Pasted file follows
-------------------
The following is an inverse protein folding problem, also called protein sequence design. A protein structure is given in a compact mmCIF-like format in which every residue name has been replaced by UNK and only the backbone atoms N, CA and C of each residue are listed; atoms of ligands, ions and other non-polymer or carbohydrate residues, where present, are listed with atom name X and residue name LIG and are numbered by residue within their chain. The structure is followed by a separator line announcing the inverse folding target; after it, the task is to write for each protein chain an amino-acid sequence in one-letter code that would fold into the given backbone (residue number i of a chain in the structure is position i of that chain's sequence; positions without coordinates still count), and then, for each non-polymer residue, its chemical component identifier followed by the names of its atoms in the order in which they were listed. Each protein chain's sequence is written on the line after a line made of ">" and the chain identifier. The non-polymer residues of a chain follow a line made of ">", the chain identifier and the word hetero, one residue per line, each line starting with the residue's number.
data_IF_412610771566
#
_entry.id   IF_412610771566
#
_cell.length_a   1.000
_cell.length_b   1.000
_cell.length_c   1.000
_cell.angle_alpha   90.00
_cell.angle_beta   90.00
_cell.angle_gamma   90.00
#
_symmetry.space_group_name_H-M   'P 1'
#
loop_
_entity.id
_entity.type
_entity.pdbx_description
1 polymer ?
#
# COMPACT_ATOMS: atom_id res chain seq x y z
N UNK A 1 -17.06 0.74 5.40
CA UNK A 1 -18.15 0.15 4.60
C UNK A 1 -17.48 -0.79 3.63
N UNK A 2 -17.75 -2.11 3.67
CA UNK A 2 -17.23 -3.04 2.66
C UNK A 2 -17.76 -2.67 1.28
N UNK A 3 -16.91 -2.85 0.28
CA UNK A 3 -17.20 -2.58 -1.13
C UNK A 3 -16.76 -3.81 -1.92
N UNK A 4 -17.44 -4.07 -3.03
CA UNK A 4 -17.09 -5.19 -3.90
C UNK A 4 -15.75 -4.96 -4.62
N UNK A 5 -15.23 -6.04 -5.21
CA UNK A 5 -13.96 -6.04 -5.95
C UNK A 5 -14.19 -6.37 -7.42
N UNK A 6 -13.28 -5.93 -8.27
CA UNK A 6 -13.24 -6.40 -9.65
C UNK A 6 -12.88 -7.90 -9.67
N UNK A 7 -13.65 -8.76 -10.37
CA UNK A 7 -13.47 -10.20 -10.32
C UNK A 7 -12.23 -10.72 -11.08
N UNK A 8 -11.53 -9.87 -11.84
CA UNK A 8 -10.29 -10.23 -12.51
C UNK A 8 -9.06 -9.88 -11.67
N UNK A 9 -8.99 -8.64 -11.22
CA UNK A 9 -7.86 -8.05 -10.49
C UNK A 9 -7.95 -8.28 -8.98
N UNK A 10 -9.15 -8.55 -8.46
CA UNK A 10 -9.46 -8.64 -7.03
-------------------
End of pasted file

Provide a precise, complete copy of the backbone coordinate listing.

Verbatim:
The following is an inverse protein folding problem, also called protein sequence design. A protein structure is given in a compact mmCIF-like format in which every residue name has been replaced by UNK and only the backbone atoms N, CA and C of each residue are listed; atoms of ligands, ions and other non-polymer or carbohydrate residues, where present, are listed with atom name X and residue name LIG and are numbered by residue within their chain. The structure is followed by a separator line announcing the inverse folding target; after it, the task is to write for each protein chain an amino-acid sequence in one-letter code that would fold into the given backbone (residue number i of a chain in the structure is position i of that chain's sequence; positions without coordinates still count), and then, for each non-polymer residue, its chemical component identifier followed by the names of its atoms in the order in which they were listed. Each protein chain's sequence is written on the line after a line made of ">" and the chain identifier. The non-polymer residues of a chain follow a line made of ">", the chain identifier and the word hetero, one residue per line, each line starting with the residue's number.
data_IF_412610771566
#
_entry.id   IF_412610771566
#
_cell.length_a   1.000
_cell.length_b   1.000
_cell.length_c   1.000
_cell.angle_alpha   90.00
_cell.angle_beta   90.00
_cell.angle_gamma   90.00
#
_symmetry.space_group_name_H-M   'P 1'
#
loop_
_entity.id
_entity.type
_entity.pdbx_description
1 polymer ?
#
# COMPACT_ATOMS: atom_id res chain seq x y z
N UNK A 1 -17.06 0.74 5.40
CA UNK A 1 -18.15 0.15 4.60
C UNK A 1 -17.48 -0.79 3.63
N UNK A 2 -17.75 -2.11 3.67
CA UNK A 2 -17.23 -3.04 2.66
C UNK A 2 -17.76 -2.67 1.28
N UNK A 3 -16.91 -2.85 0.28
CA UNK A 3 -17.20 -2.58 -1.13
C UNK A 3 -16.76 -3.81 -1.92
N UNK A 4 -17.44 -4.07 -3.03
CA UNK A 4 -17.09 -5.19 -3.90
C UNK A 4 -15.75 -4.96 -4.62
N UNK A 5 -15.23 -6.04 -5.21
CA UNK A 5 -13.96 -6.04 -5.95
C UNK A 5 -14.19 -6.37 -7.42
N UNK A 6 -13.28 -5.93 -8.27
CA UNK A 6 -13.24 -6.40 -9.65
C UNK A 6 -12.88 -7.90 -9.67
N UNK A 7 -13.65 -8.76 -10.37
CA UNK A 7 -13.47 -10.20 -10.32
C UNK A 7 -12.23 -10.72 -11.08
N UNK A 8 -11.53 -9.87 -11.84
CA UNK A 8 -10.29 -10.23 -12.51
C UNK A 8 -9.06 -9.88 -11.67
N UNK A 9 -8.99 -8.64 -11.22
CA UNK A 9 -7.86 -8.05 -10.49
C UNK A 9 -7.95 -8.28 -8.98
N UNK A 10 -9.15 -8.55 -8.46
CA UNK A 10 -9.46 -8.64 -7.03